Or what I did on my summer vacation
I teach a lot during the school year, seeing students of all ages weekly, and marking their progress with biannual recitals. In the summer, though, lessons are, by design, few and far between. In-depth summer programs that accelerate the learning experience into just a week or two certainly fill in the gaps. One of those programs is the Amherst Early Music Festival, which, name to the contrary, is held at Connecticut College in New London, Connecticut.
I had the pleasure of working there for a week last July, running Baroque cello master classes and coaching chamber music every day, and watching the incredible results in performances after just five days of concentrated work. One of the great things about the Amherst Festival is that the participants are all different ages—some are emerging professionals, while others are older amateurs. My cello class was a delightful mix of older “amateurs”—all professional cellists, but eager to learn about Baroque cello—and a doctoral student of mine who was about to head off to a European competition. Discussion was lively and stimulating, and playing was at an extremely high level. Everyone was eager to learn and game to try new things. In chamber music, I coached three sopranos with a viola da gambist and harpsichordist on continuo, in a ravishing piece by a Dutch Baroque composer none of us had ever heard of. I also worked with a group of two flutes and continuo, as well as performed in a really fun faculty recital. So much in so little time—and I think I learned as much as my students!
A couple of weeks later, I hopped in my Prius and drove up the coast to Blue Hill, Maine, to spend a week preparing and performing at Blue Hill Bach. Here a small group of early music professionals puts on three back-to-back concerts with the stunning backdrop of the Maine coast. Preparation is very intense—I arrived on Monday and had three days to put together three totally different programs that began on Thursday.
I had a handful of solo vocalists, a local chorus, a solo trumpeter, two oboists who doubled on recorders, a keyboard player, and a tiny string orchestra—I was the only cellist. We performed in various buildings around town, including two beautiful churches. However, the most memorable setting this past season was where we performed Handel’s bucolic opera Acis and Galatea—on the porch of a magnificent early 20th-century “cottage” with a spectacular view of Blue Hill Bay. This is the type of house that might better be found in an American version of Downton Abbey—complete with servant bells and a direct line to the stables—and a view of seals sunning themselves on rocks in the bay.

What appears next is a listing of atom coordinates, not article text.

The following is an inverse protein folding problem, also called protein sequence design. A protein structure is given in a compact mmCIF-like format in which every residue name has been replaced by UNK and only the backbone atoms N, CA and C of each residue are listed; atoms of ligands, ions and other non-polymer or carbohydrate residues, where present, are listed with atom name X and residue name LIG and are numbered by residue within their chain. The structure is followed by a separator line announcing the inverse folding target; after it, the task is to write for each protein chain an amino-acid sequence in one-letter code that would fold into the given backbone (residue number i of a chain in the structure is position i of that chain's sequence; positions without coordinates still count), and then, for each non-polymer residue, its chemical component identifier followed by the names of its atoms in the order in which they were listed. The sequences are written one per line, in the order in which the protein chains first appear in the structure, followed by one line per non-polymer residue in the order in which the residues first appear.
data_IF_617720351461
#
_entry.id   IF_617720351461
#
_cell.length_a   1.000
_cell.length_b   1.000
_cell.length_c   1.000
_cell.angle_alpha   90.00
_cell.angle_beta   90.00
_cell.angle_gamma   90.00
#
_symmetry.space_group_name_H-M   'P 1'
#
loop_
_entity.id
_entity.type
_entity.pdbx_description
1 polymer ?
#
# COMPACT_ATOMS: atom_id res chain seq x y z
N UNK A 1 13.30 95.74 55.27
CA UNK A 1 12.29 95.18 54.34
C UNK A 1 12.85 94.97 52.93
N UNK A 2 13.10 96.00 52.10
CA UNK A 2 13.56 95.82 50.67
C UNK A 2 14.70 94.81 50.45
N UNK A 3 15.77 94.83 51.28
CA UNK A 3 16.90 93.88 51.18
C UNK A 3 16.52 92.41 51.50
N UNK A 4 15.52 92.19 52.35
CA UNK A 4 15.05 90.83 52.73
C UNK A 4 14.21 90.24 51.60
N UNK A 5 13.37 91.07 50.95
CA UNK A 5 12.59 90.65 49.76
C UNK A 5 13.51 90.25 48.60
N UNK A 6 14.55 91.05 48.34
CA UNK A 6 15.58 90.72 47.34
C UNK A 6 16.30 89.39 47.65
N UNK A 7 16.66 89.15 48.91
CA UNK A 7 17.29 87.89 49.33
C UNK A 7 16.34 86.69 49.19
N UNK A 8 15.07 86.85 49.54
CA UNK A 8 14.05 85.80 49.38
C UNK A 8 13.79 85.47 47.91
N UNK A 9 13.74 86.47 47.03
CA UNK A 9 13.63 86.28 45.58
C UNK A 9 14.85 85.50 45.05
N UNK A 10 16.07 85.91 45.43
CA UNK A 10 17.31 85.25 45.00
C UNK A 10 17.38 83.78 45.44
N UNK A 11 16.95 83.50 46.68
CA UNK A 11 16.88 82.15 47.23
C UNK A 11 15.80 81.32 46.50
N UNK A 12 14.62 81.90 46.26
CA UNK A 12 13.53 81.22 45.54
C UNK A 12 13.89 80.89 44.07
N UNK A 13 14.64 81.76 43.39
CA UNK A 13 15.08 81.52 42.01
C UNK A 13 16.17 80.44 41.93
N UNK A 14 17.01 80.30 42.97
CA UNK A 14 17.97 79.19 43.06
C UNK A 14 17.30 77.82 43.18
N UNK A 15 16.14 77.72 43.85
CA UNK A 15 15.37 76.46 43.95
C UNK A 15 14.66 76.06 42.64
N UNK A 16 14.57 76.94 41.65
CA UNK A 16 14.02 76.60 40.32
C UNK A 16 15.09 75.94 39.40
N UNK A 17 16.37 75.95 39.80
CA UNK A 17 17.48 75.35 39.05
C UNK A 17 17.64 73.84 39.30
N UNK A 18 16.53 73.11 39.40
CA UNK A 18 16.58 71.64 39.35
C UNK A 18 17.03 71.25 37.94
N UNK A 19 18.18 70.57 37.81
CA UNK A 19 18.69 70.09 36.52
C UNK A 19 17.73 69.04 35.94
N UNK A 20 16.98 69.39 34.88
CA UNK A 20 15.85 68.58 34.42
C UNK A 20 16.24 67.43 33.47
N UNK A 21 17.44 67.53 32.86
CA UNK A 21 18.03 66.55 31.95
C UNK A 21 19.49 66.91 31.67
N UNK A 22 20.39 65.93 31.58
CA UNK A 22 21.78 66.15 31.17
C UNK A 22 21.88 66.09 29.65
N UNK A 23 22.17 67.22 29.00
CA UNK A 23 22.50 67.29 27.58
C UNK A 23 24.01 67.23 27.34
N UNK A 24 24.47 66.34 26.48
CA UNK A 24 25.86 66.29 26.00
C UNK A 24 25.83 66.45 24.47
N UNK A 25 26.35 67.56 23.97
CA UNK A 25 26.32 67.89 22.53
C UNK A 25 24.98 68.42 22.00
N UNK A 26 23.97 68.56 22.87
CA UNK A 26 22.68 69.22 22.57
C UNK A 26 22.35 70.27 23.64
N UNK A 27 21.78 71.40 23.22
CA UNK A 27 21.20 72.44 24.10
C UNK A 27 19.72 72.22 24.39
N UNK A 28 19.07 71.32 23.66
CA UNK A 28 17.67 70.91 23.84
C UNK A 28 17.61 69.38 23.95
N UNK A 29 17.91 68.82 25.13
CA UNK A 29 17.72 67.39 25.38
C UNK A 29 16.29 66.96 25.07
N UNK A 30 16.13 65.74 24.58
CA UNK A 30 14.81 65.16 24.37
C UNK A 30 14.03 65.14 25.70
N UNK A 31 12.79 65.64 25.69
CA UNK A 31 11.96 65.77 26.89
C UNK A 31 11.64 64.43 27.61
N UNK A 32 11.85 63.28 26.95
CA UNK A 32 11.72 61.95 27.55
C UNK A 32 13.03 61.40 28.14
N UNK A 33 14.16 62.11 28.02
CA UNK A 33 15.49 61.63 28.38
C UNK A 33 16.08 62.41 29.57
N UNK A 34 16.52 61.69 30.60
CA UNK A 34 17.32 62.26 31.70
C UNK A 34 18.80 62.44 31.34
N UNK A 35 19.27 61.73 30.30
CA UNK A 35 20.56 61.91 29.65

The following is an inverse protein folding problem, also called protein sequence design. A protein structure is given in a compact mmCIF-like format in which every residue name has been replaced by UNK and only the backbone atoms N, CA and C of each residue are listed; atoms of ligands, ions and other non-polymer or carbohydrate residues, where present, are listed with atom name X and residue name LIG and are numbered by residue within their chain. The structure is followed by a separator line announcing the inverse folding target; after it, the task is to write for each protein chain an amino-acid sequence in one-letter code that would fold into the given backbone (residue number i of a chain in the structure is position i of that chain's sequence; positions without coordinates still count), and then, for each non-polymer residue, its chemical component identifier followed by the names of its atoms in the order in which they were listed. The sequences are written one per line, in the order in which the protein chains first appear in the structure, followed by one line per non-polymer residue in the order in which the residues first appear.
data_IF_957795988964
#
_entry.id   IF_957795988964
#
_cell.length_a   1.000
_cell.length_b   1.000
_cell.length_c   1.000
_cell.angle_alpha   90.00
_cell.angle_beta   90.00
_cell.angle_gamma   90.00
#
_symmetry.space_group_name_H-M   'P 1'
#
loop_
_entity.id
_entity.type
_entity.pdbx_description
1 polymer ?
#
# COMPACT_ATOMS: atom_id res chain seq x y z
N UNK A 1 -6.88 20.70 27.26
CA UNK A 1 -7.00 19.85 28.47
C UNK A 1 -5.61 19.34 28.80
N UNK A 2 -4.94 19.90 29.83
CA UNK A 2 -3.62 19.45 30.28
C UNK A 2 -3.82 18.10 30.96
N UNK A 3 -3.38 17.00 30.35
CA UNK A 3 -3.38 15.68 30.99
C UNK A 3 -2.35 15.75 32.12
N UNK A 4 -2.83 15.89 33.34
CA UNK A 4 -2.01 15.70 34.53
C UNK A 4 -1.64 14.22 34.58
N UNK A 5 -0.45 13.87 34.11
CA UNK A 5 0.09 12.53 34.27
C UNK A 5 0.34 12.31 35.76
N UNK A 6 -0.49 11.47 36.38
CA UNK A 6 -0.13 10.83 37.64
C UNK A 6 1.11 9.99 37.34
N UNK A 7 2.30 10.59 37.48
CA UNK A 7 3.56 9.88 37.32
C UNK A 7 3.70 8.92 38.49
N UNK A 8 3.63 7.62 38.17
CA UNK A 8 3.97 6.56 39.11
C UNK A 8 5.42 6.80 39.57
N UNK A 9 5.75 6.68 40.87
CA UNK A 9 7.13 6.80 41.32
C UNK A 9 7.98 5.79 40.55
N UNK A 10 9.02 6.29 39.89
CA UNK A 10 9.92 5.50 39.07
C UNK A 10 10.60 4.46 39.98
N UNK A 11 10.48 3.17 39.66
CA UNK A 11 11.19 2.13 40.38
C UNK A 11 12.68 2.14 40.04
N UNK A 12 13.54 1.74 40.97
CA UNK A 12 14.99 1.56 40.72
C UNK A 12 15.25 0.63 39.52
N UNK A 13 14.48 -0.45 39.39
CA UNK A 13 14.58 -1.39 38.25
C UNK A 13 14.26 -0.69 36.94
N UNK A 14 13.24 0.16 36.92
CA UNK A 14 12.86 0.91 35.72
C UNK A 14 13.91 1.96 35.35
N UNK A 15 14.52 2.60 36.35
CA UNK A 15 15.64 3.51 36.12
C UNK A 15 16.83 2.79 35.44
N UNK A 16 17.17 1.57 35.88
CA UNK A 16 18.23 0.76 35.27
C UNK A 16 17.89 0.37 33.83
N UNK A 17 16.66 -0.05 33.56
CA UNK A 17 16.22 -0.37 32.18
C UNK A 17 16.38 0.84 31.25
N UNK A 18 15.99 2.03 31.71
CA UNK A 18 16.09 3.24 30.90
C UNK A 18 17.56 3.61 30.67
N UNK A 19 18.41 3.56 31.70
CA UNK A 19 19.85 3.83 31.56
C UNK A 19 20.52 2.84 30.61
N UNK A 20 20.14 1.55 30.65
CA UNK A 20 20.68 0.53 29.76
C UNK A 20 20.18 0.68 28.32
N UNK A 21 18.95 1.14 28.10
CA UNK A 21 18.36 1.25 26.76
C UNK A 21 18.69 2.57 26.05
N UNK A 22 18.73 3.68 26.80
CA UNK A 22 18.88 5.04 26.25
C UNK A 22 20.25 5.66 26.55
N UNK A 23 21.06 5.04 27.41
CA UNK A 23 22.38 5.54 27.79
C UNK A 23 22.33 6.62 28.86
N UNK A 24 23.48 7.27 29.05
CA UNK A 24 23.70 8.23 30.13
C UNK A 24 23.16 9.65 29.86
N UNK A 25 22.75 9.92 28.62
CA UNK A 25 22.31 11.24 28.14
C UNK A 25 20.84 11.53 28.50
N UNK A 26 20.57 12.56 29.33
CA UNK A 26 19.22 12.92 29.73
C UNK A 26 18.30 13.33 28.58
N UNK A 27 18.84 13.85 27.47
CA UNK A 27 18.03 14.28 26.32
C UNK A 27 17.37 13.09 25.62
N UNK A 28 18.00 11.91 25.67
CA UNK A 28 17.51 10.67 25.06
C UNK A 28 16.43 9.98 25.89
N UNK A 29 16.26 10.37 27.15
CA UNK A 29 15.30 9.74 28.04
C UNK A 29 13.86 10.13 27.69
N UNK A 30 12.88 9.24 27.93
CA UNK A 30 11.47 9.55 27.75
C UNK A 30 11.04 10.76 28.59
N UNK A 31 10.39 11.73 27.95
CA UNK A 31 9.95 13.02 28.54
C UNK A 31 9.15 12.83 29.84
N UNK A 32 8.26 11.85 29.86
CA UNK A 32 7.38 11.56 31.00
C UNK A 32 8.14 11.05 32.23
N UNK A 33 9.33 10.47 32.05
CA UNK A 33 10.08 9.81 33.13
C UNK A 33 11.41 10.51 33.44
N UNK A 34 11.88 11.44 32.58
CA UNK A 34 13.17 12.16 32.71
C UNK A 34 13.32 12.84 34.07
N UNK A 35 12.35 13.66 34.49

Not to be forgotten any time soon! While everyone at Amherst lives in dorms and eats at the cafeteria, in Blue Hill, you are put up in local homes—and I have been fortunate to stay with a lovely couple in a historic 18th-century house for the last two summers—right on the water.
While our daily schedule was jam-packed with rehearsals and performances, I was able to fit in long early morning walks along the spectacular coastline. And then there was the dinner for all participants given at the home of the director of the festival—with lobsters plucked from the sea that afternoon.
For my final musical week in another state, I traded in my Baroque cello for my modern one and chamber music for sitting in an orchestra—I had joined the New Hampshire Music Festival in Plymouth, New Hampshire, for Verdi’s amazing Requiem.
I don’t often get to play in a big orchestra with a similar sized chorus. Two to three cellos are the norm in the early music groups I work with, so this was a treat—as was getting to spend time with wonderful players from professional orchestras all over the country. One of my best friends, a violist in the Seattle Symphony, was there as well, so we had time to catch up.
Since we were only preparing one piece that week, with two performances, there was plenty of time to explore picturesque towns, hike and swim in nearby Squam Lake (where On Golden Pond was filmed in 1981), and share meals in the little apartments provided by Plymouth State University. Some of the musicians had been playing this six-week festival for decades. And while they take their music making very seriously, they are also fanatical hikers. Over time, a number of them have hiked all 48 of the 4,000-foot or higher mountains in New Hampshire. At a postconcert party, one of the bass players proudly joined this elite group of musicians who belong to the Four Thousand Footer Club.
Added to this were performances on various summer series: One with my group, the Rowe’s Lane Quartet in scenic Portsmouth, New Hampshire; and another with my cello duo Tutti Bassi at a Bach’s Lunch library concert in Nashua, New Hampshire.
I would say I had an extraordinarily full and varied musical experience. I even played one concert in my hometown—the Rowe’s Lane Quartet joined in a celebration at the end of August for the placement of a plaque on the former Rowe’s Lane in Boston, to commemorate the first music conservatory in America: The American Conservatorio of Boston founded in 1800 by Francis Mallet, Filippo Trajetta, and Gottlieb Graupner, who went on to found the Handel and Haydn Society, of which I am a member, and which is now 200 years old! I can’t wait to see where this summer will take me.